HEAD ABOVE WATER

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EVERYTHING OLD IS NEW AGAIN

Image by Aubree Herrick

By Tim Clark

“If autocrats always acted wisely they would not furnish history with moral lessons.”[1]

Somehow, over the last four years, we’ve overlooked the obvious. The United States had become the object lesson of Poe’s The System of Doctor Tarr and Professor Fether, the original story of lunatics running the asylum. In the small world of a mental hospital in France Dr. Maillard’s “system of soothing” allows patients an unusual amount of freedom which they use to seize control of the institution, creating chaos and turmoil.  Somehow Trump has managed to make us pay for our own “system of soothing”.  Our sin was accepting the outrageous.

It was widely believed, and often prophesied, that Trump would pivot to a more stately behavior as the demands of the office became apparent. He campaigned as a radical and outlandish outsider and promised to “drain the swamp” creating a culture of productivity and efficiency unheard of in representative democracy. It didn’t quite work out that way.

He came into office following a campaign filled with tawdry, childish imagery. “Locker room talk” became the vernacular of the entire circus.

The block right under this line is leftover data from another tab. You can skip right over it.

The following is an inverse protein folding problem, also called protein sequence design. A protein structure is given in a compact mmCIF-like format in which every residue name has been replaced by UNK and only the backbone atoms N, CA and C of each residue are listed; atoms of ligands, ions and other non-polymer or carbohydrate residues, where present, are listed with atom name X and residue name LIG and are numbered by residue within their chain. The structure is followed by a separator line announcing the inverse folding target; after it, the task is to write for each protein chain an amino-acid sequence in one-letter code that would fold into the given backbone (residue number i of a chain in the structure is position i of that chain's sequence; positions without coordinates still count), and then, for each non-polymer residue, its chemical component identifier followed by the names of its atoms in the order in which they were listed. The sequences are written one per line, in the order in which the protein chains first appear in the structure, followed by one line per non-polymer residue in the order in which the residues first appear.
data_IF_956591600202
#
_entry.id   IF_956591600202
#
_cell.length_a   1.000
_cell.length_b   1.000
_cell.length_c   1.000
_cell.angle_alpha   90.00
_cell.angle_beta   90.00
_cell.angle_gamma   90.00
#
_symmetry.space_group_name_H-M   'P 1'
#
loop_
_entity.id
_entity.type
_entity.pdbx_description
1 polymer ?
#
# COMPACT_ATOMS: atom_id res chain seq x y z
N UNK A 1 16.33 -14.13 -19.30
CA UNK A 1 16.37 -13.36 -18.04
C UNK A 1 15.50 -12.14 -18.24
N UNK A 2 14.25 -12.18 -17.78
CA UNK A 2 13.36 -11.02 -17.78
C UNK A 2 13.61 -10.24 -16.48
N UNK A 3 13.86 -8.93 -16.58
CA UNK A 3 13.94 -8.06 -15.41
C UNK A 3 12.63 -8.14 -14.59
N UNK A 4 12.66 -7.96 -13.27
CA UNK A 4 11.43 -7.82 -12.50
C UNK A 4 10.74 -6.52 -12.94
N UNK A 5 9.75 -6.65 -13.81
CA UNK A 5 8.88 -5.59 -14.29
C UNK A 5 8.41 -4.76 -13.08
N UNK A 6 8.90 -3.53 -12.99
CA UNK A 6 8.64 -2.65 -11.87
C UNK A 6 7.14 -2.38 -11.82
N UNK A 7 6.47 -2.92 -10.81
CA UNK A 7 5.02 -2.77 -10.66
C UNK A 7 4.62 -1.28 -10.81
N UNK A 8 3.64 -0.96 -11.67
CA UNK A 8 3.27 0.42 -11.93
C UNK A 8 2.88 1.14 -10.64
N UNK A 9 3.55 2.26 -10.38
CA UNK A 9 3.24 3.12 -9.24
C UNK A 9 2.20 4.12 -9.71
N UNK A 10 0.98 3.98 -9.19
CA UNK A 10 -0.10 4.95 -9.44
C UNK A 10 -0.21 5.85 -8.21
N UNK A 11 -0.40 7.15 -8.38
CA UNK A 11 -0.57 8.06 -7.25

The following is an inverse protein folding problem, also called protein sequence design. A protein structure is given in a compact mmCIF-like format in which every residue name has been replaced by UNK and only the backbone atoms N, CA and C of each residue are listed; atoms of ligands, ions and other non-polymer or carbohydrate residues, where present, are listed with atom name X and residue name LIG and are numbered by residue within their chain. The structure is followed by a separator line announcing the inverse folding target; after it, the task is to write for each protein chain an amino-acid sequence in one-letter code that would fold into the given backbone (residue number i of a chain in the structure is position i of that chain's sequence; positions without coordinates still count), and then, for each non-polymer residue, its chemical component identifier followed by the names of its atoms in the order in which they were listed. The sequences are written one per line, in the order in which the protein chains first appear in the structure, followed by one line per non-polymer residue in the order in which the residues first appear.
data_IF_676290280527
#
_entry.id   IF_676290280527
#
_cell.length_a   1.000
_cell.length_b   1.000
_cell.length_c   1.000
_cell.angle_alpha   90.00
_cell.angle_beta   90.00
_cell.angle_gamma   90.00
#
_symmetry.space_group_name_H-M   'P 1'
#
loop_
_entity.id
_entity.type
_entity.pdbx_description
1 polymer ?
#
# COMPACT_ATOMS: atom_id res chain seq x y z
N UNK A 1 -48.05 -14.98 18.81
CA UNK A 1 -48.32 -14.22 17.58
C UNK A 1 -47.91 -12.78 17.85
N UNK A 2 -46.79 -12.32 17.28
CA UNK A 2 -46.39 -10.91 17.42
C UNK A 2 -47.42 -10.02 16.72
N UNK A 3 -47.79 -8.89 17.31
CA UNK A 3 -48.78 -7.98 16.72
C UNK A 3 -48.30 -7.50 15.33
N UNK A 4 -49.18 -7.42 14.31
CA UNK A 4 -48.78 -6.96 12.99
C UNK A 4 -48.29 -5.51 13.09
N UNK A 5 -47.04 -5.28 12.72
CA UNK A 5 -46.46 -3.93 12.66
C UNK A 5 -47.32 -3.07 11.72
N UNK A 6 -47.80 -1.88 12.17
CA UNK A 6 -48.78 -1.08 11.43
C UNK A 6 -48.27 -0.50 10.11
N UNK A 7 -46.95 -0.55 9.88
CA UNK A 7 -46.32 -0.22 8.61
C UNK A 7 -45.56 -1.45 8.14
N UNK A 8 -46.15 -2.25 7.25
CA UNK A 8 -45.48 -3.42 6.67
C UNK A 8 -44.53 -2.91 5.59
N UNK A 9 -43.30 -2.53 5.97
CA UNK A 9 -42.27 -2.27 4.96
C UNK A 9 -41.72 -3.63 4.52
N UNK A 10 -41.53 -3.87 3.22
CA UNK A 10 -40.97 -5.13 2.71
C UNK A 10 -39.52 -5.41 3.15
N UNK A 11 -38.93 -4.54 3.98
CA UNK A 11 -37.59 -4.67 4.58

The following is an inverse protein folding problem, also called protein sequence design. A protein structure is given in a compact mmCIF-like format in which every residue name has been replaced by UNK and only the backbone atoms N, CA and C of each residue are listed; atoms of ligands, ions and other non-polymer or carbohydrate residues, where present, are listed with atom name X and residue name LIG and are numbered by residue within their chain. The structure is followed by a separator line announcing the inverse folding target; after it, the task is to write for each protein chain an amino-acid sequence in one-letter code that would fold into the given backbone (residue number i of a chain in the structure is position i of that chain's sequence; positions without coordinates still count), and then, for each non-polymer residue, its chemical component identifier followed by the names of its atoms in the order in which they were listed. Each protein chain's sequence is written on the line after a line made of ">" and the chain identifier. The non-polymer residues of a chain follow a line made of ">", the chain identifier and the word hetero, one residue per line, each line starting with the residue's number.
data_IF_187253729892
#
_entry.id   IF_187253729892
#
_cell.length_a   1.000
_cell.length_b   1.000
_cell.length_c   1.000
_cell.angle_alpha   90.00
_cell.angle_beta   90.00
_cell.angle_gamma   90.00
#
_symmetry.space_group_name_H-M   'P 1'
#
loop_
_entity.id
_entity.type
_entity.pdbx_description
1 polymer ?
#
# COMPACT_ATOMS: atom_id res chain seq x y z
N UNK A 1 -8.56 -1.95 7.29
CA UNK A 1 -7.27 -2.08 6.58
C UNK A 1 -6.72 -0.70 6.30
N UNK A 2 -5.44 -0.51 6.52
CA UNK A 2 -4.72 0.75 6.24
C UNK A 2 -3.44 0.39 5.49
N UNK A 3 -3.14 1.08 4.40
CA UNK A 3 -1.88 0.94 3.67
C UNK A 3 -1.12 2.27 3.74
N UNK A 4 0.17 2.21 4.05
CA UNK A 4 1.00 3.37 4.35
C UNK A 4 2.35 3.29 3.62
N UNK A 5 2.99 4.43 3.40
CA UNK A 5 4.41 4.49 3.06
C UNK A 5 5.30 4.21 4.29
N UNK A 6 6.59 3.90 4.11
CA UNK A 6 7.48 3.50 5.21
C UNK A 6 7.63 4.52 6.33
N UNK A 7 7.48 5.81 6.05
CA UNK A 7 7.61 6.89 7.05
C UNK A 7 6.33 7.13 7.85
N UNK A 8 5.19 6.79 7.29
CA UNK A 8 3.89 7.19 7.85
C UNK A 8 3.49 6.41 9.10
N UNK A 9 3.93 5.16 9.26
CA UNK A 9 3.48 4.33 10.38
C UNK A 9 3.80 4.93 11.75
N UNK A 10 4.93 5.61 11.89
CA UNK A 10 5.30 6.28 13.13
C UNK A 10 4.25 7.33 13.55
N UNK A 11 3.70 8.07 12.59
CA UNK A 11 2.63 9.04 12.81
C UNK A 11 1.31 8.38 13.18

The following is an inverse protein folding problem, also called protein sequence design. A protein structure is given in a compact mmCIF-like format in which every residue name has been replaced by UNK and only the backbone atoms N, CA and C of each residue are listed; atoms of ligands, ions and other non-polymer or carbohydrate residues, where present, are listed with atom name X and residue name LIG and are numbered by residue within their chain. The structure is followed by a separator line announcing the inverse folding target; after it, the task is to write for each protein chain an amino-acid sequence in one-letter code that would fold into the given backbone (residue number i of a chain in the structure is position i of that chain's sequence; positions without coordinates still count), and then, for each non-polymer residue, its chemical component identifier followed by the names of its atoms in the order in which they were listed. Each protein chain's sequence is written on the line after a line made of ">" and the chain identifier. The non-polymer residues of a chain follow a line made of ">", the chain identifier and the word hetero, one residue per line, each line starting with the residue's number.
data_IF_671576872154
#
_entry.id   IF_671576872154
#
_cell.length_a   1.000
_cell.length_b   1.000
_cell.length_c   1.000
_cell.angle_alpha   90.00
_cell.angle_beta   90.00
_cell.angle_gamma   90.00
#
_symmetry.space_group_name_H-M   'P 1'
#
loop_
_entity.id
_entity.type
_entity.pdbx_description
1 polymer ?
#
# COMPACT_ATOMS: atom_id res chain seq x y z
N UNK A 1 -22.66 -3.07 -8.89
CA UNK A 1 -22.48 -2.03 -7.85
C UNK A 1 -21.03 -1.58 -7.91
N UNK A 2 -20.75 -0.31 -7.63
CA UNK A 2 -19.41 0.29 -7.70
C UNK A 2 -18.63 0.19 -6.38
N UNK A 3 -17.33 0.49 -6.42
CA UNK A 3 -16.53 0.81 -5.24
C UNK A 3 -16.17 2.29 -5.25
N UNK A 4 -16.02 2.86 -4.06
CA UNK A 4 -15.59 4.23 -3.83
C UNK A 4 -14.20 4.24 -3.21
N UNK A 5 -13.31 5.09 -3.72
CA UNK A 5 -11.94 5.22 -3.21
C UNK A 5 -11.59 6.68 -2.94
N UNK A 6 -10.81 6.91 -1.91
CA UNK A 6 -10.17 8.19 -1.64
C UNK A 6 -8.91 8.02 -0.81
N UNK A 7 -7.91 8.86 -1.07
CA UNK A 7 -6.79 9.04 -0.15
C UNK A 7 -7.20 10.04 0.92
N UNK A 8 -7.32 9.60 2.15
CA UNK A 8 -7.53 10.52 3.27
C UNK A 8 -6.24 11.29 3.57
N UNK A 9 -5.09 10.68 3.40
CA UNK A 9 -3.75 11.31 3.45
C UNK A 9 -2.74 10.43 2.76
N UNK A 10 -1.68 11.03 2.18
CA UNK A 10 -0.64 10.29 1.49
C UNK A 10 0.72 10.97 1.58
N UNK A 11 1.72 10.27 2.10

At one low water mark of the sordid affair Senator Marco Rubio (Republican from Florida) talked dismissively regarding the size of Trump’s hands and how it was an indication of small genitalia. This is the same Marco Rubio who, at one point, was the light that was supposed to rival Barack Obama, he was the wunderkind to reclaim the party’s legitimacy with the young and the disillusioned. Yet, here he was, claiming his opponent had a small penis which would prevent him from being a decent president. Of course Trump who is too much of “a man” to allow such a venal and demeaning charge to be leveled at him, denied having any problem, holding up his hands during a nationally televised Presidential debate to offer proof. I can’t tell you how relieved I was when that was all he did.

During one painfully typical moment in the campaign Trump compared his wife, Melania to Heidi Cruz. Somehow, and I don’t really remember the details, he made the ridiculous claim that he should be elected because his wife was easier on the eyes. I couldn’t help but remember a parody Trump inaugural speech written by Christopher Buckley in 1999;

“When everyone sees our first lady standing next to some other first lady of another country, the wife of a premier or whatever, they’ll want to go to bed with our first lady, not the other one. So the American people no longer have to worry on that score.”

It was all the proof I’ll ever need that life can imitate art.

Since elected he has managed to drop even further. Mocking, and threatening our allies, wooing and encouraging adversaries. His presidency has been as much of a farce as his candidacy. There is a picture of a sulky, petulant president seated at a table surrounded by respected and revered world leaders. They were all glowering and it offered hope they might turn on him, grab him up and throw him out of office. It was a wonderful mental image, the heads of Europe staring down the steps at a bruised, banished ex-president. Unfortunately it didn’t work out. He was still president, and still hadn’t performed the graceful “pivot” toward respectability.